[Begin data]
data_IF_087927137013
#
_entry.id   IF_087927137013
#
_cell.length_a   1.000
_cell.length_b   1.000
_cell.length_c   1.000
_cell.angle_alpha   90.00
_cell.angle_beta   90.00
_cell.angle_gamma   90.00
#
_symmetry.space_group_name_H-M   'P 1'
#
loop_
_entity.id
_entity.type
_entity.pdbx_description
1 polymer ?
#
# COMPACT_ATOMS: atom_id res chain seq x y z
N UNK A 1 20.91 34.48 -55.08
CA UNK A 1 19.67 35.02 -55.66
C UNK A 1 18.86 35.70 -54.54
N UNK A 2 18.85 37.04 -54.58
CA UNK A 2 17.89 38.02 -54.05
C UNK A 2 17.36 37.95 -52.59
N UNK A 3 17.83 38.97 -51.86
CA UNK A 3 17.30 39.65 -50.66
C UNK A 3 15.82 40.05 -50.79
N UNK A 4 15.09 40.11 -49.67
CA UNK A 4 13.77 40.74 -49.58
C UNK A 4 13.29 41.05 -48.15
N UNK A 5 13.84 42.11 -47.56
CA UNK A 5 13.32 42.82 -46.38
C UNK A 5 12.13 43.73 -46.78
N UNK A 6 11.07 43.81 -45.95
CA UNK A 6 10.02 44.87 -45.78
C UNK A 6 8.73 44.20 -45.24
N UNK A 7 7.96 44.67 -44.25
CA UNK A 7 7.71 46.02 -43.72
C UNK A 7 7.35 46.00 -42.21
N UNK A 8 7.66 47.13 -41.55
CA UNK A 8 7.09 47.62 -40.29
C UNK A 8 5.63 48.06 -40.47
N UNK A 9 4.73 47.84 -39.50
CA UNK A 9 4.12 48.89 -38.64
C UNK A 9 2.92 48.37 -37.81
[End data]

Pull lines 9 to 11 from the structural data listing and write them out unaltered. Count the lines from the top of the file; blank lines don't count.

_cell.angle_beta   90.00
_cell.angle_gamma   90.00
#